The proposed benefits of globalization are: 1) increases in economic productivity achieved through efficient resource allocation, and 2) greater political stability achieved through economic interdependence. Hence, it is assumed that if nations become economically interdependent, they will be less likely to wage war upon one another or tolerate political instability at home. According to some sources, it was the desire to achieve political stability in post-WWII Europe that most influenced the development of the European Union, the first large-scale cooperative economic arrangement among Western, industrialized nations.
Principle of Comparative Advantage
To understand the economic motivation for globalization, it is important to understand the principle of comparative advantage. This principle, attributed to David Ricardo (1772 - 1823), posits that nations can be most productive through specialization in areas where they have a ratio advantage, relative to other nations, in the production of a good or service.
Consider this often used example. Two nations--England and Portugal--produce two commodities--wheat and wine. The cost per unit in labor hours to produce wheat is 15 hours in England and 10 hours in Portugal. The cost per unit in labor hours to produce wine is 30 hours in England and 15 hours in Portugal. Thus, Portugal has an absolute advantage in labor hours to produce both wheat and wine.
But, Portugal has a relatively better ratio at producing wine and England has a relatively better ratio at producing wheat. That is, the ratio of producing wheat to wine in Portuagal is 2/3 whereas the ratio of producing wheat to wine in England is only 1/2. So, even though Portugal has an absolute advantage at producing both wheat and wine, Portugal has a comparative advantage in the production of wine and England has a comparative advantage in the production of wheat.
How can these comparative advantages be used to improve the total production of wheat and wine?
Suppose England has 270 total labor hours at its disposal and Portugal has 180 hours of labor at its disposal (i.e., "labor hours" encompasses size of labor force and technical capacity). Suppose, before trade, that England produces and consumes 8 units of wheat (at 15 hours/unit = 120 hours) and 5 units of wine (at 30 hours/unit = 150 hours) and Portugal produces and consumes 9 units of wheat (at 10 hours/unit = 90 hours) and 6 units of wine (at 15 hours/unit = 90 hours). The total production of wheat equals 17 units and the total production of wine equals 11 units. Now, suppose England specializes in wheat production and Portugal specializes in wine production. England can produce 18 units of wheat (at 15 hours/unit = 270 hours) and Portugal can produce 12 units of wine (at 15 hours/unit = 180 hours). Note that total production of both wheat and wine have increased by one unit! Through specialization and trade, England and Portugal, taking advantage of their comparative advantage, can increase total production of both wheat and wine.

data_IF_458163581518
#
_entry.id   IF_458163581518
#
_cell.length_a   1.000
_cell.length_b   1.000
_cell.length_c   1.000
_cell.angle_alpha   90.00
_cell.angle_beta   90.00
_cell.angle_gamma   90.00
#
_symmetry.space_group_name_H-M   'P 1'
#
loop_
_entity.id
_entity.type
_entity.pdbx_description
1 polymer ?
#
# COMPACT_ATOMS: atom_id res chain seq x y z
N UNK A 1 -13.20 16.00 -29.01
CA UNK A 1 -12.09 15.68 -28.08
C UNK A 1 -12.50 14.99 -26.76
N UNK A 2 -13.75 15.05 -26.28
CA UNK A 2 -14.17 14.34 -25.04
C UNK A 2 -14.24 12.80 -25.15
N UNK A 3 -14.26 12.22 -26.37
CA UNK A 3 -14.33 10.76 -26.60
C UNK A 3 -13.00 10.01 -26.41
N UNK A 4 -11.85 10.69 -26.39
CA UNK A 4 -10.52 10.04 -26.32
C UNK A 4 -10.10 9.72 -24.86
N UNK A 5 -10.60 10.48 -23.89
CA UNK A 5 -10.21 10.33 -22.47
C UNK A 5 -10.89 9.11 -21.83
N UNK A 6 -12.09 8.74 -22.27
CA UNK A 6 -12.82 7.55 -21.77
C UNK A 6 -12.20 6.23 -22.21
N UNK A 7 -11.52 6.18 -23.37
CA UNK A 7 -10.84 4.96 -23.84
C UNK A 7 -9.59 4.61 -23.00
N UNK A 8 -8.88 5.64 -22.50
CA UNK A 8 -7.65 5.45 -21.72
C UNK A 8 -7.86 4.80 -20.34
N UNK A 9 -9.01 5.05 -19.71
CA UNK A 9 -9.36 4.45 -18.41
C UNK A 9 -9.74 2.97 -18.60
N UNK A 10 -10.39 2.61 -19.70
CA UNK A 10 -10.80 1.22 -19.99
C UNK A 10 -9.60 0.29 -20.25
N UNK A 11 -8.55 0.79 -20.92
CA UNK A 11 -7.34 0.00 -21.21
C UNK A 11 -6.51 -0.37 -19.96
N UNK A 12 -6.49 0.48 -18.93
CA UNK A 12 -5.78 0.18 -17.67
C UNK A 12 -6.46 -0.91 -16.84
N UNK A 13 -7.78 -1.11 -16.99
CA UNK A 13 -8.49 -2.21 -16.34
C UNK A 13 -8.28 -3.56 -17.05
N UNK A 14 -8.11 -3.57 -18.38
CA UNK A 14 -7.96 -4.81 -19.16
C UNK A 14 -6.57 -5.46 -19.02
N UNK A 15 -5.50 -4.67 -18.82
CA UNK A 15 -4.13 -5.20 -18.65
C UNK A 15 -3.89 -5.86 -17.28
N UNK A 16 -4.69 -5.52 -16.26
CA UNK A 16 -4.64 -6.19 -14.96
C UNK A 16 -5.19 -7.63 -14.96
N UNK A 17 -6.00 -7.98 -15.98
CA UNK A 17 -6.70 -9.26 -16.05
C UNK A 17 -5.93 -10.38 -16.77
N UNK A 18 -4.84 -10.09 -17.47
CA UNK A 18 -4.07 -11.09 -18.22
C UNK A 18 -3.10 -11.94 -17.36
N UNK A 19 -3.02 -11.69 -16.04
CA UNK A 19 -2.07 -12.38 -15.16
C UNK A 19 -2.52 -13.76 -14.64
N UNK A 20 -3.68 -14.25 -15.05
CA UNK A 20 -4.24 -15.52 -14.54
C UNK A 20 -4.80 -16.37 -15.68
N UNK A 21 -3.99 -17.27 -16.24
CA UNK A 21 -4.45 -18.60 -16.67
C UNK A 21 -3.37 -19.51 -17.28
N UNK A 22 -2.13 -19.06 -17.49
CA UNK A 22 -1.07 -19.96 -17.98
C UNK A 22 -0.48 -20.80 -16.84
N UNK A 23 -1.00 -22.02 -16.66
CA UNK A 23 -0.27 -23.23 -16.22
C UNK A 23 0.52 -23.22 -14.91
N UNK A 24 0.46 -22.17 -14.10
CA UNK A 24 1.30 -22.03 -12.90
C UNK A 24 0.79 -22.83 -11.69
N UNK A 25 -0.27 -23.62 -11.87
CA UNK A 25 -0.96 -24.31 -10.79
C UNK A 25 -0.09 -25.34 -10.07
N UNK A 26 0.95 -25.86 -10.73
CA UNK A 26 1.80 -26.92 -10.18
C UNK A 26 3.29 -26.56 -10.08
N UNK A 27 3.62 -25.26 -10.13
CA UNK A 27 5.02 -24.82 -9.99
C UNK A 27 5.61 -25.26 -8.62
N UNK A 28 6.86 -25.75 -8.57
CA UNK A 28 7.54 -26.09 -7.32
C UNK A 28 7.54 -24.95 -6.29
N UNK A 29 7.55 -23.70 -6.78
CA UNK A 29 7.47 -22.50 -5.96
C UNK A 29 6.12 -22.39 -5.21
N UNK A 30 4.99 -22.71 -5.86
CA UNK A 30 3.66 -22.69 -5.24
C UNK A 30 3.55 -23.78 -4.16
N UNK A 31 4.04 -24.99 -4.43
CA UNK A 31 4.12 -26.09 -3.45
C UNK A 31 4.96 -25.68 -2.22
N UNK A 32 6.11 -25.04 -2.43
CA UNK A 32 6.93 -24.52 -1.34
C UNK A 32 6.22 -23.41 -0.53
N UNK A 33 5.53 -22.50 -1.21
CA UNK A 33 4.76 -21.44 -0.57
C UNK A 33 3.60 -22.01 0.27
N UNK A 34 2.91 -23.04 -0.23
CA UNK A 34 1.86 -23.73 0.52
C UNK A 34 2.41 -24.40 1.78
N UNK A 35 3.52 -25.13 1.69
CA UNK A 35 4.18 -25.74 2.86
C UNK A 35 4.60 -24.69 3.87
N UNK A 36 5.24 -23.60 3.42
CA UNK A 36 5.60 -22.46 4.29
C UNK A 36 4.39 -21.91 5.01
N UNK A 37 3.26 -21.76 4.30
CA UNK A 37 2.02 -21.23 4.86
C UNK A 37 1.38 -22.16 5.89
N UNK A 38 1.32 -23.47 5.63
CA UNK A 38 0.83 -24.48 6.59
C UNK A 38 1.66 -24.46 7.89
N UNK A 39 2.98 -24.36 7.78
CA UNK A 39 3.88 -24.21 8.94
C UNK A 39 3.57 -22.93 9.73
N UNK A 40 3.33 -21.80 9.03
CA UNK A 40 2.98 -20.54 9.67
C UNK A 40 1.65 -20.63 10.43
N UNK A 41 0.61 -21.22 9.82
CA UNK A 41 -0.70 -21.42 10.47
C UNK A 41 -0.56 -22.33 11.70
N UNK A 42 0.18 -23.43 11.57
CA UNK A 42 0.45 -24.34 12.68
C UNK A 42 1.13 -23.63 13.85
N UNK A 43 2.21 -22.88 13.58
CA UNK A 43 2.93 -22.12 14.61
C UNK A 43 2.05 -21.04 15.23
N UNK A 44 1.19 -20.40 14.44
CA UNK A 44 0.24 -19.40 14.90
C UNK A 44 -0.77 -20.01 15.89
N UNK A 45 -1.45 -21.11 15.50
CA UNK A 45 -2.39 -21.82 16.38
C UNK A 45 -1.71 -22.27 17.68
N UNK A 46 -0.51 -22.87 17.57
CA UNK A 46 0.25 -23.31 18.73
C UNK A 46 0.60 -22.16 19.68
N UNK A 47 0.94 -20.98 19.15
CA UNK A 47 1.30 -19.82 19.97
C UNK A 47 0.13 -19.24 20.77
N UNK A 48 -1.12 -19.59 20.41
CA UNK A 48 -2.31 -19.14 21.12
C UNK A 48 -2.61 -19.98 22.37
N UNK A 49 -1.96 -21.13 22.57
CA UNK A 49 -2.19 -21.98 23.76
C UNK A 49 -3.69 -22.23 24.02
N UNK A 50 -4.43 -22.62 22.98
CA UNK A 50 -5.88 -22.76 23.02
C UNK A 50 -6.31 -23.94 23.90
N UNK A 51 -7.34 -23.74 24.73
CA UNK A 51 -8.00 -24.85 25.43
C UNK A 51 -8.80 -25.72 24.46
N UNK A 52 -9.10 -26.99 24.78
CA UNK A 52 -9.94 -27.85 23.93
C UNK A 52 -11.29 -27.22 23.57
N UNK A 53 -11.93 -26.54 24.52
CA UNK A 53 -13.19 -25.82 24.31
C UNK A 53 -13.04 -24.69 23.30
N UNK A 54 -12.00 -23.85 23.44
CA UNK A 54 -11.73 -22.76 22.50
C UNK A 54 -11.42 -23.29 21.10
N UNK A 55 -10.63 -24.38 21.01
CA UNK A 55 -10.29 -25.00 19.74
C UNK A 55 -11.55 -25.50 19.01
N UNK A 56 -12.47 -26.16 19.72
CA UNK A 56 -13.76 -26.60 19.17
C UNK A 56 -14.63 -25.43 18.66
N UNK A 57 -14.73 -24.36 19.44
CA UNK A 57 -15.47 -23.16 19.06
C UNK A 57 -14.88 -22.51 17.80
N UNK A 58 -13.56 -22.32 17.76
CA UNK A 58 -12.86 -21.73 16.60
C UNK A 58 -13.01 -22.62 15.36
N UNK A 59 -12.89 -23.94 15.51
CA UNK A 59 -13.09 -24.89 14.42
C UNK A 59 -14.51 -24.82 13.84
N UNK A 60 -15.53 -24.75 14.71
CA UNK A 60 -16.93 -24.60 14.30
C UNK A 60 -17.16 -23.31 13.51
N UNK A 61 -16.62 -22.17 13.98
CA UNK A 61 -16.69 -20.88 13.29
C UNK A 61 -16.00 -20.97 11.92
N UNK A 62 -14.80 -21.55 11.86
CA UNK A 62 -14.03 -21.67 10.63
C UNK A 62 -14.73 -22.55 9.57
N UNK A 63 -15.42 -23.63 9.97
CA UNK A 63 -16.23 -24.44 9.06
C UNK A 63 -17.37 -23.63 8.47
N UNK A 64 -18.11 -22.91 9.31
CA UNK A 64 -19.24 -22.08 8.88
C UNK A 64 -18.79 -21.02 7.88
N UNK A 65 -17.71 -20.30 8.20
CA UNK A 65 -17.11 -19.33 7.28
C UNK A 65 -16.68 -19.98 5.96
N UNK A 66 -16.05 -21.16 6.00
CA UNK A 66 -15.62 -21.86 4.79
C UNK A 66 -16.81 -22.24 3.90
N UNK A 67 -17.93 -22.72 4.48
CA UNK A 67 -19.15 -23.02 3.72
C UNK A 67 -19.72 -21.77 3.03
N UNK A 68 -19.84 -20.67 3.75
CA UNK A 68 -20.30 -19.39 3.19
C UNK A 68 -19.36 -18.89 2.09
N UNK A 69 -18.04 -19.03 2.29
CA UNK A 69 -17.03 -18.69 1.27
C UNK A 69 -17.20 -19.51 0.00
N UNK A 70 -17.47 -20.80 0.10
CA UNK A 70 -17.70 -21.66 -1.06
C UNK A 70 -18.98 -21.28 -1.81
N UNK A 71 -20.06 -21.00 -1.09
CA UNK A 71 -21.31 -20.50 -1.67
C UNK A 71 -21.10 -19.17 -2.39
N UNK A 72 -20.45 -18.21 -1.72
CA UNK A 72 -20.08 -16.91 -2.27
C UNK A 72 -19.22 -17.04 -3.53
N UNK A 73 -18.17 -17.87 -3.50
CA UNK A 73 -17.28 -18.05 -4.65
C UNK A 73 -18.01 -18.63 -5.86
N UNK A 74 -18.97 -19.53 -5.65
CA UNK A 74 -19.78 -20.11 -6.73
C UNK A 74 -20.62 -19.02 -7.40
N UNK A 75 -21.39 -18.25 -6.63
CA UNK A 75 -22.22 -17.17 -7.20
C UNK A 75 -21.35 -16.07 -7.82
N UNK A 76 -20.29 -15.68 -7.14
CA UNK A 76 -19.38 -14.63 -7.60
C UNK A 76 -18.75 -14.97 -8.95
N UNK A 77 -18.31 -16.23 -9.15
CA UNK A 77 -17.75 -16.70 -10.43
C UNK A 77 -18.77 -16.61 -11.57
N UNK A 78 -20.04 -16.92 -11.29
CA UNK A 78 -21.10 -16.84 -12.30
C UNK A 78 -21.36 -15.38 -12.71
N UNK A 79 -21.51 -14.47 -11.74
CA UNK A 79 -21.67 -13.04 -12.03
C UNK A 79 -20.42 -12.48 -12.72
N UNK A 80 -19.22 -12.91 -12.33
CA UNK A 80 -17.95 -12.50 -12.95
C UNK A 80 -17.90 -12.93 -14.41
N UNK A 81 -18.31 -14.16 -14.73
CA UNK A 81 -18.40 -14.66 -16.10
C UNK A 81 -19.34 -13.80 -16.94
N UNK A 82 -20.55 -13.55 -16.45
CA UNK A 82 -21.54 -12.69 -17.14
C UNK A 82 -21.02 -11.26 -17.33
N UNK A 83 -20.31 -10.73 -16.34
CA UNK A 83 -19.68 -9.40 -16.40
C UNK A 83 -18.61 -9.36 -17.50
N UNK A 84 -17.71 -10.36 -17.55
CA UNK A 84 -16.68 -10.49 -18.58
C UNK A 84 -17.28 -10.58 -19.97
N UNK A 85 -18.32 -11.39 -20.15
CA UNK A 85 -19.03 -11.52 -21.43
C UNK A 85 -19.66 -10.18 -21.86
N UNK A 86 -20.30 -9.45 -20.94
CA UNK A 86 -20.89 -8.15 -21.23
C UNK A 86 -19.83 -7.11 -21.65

This principle assumes:
Economic leakage refers to the movement of profit margins from primary, to secondary, to tertiary markets.
Primary markets are oriented mainly toward the production of raw commodities (e.g., food commodities, such as corn, wheat, soybeans; mined goods, such as raw ore and minerals). Secondary markets focus mainly upon the further processing of raw commodities (e.g., corn syrup, bread, soy-based oil products, steel, cut minerals). Tertiary markets specialize in facilitating production and trade by providing financing, access to markets, and access to information about markets (e.g., the Chicago Mercantile Exchange, the NYSE, Citibank).
Typically, profit margin increases as goods move from primary to secondary to tertiary markets. Thus, a nation whose economy focuses almost exclusively upon primary commodity production will experience "economic leakage" of potential profits to nations involved in secondary and tertiary markets because it is not involved in these more lucrative ventures.
A concern expressed about the WTO and other organizations that govern international trade is that nations involved in primary commodity production will find it very difficult to develop secondary or tertiary markets. Suppose, for example, that Nation A, which is involved mainly in primary commodity production, wants to build an industry that can further develop its raw commodities. Such industrial development requires much investment of capital. Thus, Nation A might want to provide over the short run government subsidies to help the new industry bear the burden of start-up costs and operating losses until it can become efficient enough to compete in world markets. Such subsidies would be considered illegal under current and proposed WTO rules. Nations not yet developed enough to enjoy the increased profit margins of secondary and tertiary markets might never be able to do so under WTO regulation.
Another concern expressed about globalization is that nations wishing to establish laws to protect their environmental quality might not be able to do so under WTO regulations. Consider a case in 1996 when Venezuela brought a claim against the United States alleging that the U.S. Clean Air Act unfairly discriminated against Venezuela gas exports to the US because the act required foreign gasoline sold in the US to be no more contaminated than the average level of contaminants in US gas. The WTO ruled in favor of Venezuela. So, the US rewrote the Clean Air Act to allow both domestic and foreign gas producers to produce more contaminated gas. In another WTO ruling, Japan was forced to lift its import ban on certain fruits that might bear dangerous insects, even though to get rid of those insects Japan needed to use harmful pesticides.
Thus, in principle, any action taken by any country to protect its environment that might be perceived as restricting free trade can be overturned by the WTO.